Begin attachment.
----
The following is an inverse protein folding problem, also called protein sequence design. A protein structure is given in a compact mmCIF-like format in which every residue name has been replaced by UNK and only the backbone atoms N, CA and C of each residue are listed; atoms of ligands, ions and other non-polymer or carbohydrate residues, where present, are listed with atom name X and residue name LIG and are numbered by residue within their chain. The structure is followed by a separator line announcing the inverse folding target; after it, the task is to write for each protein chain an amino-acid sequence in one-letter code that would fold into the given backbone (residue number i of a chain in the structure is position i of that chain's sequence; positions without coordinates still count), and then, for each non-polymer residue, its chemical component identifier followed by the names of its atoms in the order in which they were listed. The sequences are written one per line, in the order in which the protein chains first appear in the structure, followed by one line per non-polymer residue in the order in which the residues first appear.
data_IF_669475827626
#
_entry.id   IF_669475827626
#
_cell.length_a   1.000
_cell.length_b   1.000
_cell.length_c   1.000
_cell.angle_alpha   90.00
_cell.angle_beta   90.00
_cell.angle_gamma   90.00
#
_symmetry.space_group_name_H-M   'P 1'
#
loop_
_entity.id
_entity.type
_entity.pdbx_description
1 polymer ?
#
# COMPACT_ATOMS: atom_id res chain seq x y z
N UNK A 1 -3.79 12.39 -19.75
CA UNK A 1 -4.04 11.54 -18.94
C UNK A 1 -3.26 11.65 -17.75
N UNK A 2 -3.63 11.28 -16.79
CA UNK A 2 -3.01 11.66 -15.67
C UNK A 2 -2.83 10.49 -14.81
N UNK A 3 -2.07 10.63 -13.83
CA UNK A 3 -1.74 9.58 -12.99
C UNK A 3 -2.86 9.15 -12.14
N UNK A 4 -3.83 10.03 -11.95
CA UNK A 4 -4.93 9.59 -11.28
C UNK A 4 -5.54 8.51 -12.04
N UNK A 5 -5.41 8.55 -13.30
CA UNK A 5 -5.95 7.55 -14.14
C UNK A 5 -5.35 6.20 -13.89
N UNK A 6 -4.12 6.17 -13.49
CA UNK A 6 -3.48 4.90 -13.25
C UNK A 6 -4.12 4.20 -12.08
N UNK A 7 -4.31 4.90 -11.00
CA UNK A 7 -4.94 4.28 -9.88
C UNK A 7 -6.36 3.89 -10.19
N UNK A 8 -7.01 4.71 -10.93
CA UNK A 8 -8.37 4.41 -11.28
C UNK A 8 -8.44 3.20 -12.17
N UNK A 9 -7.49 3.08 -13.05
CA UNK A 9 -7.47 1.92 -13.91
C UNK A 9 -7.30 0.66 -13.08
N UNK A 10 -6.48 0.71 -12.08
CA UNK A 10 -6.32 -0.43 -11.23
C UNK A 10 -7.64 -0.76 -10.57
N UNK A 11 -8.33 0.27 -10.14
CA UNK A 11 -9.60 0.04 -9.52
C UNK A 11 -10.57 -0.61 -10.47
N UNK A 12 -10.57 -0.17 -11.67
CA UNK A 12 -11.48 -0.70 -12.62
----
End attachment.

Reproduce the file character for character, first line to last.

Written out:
The following is an inverse protein folding problem, also called protein sequence design. A protein structure is given in a compact mmCIF-like format in which every residue name has been replaced by UNK and only the backbone atoms N, CA and C of each residue are listed; atoms of ligands, ions and other non-polymer or carbohydrate residues, where present, are listed with atom name X and residue name LIG and are numbered by residue within their chain. The structure is followed by a separator line announcing the inverse folding target; after it, the task is to write for each protein chain an amino-acid sequence in one-letter code that would fold into the given backbone (residue number i of a chain in the structure is position i of that chain's sequence; positions without coordinates still count), and then, for each non-polymer residue, its chemical component identifier followed by the names of its atoms in the order in which they were listed. The sequences are written one per line, in the order in which the protein chains first appear in the structure, followed by one line per non-polymer residue in the order in which the residues first appear.
data_IF_669475827626
#
_entry.id   IF_669475827626
#
_cell.length_a   1.000
_cell.length_b   1.000
_cell.length_c   1.000
_cell.angle_alpha   90.00
_cell.angle_beta   90.00
_cell.angle_gamma   90.00
#
_symmetry.space_group_name_H-M   'P 1'
#
loop_
_entity.id
_entity.type
_entity.pdbx_description
1 polymer ?
#
# COMPACT_ATOMS: atom_id res chain seq x y z
N UNK A 1 -3.79 12.39 -19.75
CA UNK A 1 -4.04 11.54 -18.94
C UNK A 1 -3.26 11.65 -17.75
N UNK A 2 -3.63 11.28 -16.79
CA UNK A 2 -3.01 11.66 -15.67
C UNK A 2 -2.83 10.49 -14.81
N UNK A 3 -2.07 10.63 -13.83
CA UNK A 3 -1.74 9.58 -12.99
C UNK A 3 -2.86 9.15 -12.14
N UNK A 4 -3.83 10.03 -11.95
CA UNK A 4 -4.93 9.59 -11.28
C UNK A 4 -5.54 8.51 -12.04
N UNK A 5 -5.41 8.55 -13.30
CA UNK A 5 -5.95 7.55 -14.14
C UNK A 5 -5.35 6.20 -13.89
N UNK A 6 -4.12 6.17 -13.49
CA UNK A 6 -3.48 4.90 -13.25
C UNK A 6 -4.12 4.20 -12.08
N UNK A 7 -4.31 4.90 -11.00
CA UNK A 7 -4.94 4.28 -9.88
C UNK A 7 -6.36 3.89 -10.19
N UNK A 8 -7.01 4.71 -10.93
CA UNK A 8 -8.37 4.41 -11.28
C UNK A 8 -8.44 3.20 -12.17
N UNK A 9 -7.49 3.08 -13.05
CA UNK A 9 -7.47 1.92 -13.91
C UNK A 9 -7.30 0.66 -13.08
N UNK A 10 -6.48 0.71 -12.08
CA UNK A 10 -6.32 -0.43 -11.23
C UNK A 10 -7.64 -0.76 -10.57
N UNK A 11 -8.33 0.27 -10.14
CA UNK A 11 -9.60 0.04 -9.52
C UNK A 11 -10.57 -0.61 -10.47
N UNK A 12 -10.57 -0.17 -11.67
CA UNK A 12 -11.48 -0.70 -12.62